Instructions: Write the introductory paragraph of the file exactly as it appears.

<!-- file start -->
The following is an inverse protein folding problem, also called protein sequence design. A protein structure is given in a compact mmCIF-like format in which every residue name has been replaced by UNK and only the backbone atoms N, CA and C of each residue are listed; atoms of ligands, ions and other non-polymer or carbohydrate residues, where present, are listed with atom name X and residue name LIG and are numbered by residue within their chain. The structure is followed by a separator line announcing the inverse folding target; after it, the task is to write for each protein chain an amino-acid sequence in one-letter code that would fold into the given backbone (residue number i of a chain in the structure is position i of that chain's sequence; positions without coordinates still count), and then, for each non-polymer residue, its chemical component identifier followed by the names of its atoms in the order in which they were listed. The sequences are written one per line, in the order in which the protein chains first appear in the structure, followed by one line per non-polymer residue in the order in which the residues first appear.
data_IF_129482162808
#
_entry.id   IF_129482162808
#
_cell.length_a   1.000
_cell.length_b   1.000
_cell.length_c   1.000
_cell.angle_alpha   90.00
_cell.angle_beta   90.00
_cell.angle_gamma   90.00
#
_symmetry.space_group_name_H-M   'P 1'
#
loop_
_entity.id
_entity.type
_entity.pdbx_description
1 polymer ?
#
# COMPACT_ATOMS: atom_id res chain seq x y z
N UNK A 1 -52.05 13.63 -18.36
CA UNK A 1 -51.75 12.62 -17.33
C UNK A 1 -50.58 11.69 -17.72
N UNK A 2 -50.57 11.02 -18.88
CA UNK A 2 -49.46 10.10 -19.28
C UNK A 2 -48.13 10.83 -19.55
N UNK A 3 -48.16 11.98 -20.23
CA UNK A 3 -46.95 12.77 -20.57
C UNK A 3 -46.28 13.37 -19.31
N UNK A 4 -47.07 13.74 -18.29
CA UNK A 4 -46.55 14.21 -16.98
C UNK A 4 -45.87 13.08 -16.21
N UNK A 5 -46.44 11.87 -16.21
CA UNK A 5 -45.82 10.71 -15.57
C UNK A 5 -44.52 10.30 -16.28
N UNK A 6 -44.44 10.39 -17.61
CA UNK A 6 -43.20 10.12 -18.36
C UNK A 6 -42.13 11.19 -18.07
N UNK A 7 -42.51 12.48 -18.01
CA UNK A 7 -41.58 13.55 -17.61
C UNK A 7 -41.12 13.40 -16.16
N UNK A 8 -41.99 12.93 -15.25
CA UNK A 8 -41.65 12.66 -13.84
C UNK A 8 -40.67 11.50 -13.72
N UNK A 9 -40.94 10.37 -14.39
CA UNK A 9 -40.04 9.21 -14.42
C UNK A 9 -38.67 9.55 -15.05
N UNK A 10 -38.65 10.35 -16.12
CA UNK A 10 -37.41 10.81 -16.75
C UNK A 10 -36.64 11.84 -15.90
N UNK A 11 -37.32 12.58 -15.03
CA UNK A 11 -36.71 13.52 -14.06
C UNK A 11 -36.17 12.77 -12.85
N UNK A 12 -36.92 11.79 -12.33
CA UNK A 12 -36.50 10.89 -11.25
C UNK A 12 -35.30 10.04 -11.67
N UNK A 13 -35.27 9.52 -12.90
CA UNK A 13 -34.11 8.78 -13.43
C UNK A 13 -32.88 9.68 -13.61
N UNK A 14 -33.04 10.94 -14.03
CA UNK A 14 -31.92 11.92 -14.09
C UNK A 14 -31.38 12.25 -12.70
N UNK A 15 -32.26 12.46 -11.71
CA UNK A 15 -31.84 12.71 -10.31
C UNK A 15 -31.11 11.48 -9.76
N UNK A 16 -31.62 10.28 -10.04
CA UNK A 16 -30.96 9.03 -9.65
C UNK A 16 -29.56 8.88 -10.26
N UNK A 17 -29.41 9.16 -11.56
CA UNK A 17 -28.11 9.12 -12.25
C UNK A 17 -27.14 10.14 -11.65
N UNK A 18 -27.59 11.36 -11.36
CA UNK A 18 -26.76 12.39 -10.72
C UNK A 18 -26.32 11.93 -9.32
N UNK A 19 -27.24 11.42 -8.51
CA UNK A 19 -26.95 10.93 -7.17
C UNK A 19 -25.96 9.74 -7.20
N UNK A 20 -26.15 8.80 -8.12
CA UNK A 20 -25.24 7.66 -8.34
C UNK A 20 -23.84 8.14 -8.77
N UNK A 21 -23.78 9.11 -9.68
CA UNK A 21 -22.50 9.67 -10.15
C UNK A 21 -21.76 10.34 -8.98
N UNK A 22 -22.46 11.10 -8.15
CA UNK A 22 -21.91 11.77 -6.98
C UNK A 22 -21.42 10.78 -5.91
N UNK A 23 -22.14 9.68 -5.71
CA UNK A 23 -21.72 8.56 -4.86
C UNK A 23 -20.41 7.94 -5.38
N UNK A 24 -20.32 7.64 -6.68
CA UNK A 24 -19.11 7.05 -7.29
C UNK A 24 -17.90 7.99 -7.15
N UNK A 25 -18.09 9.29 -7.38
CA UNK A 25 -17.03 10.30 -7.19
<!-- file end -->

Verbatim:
The following is an inverse protein folding problem, also called protein sequence design. A protein structure is given in a compact mmCIF-like format in which every residue name has been replaced by UNK and only the backbone atoms N, CA and C of each residue are listed; atoms of ligands, ions and other non-polymer or carbohydrate residues, where present, are listed with atom name X and residue name LIG and are numbered by residue within their chain. The structure is followed by a separator line announcing the inverse folding target; after it, the task is to write for each protein chain an amino-acid sequence in one-letter code that would fold into the given backbone (residue number i of a chain in the structure is position i of that chain's sequence; positions without coordinates still count), and then, for each non-polymer residue, its chemical component identifier followed by the names of its atoms in the order in which they were listed. The sequences are written one per line, in the order in which the protein chains first appear in the structure, followed by one line per non-polymer residue in the order in which the residues first appear.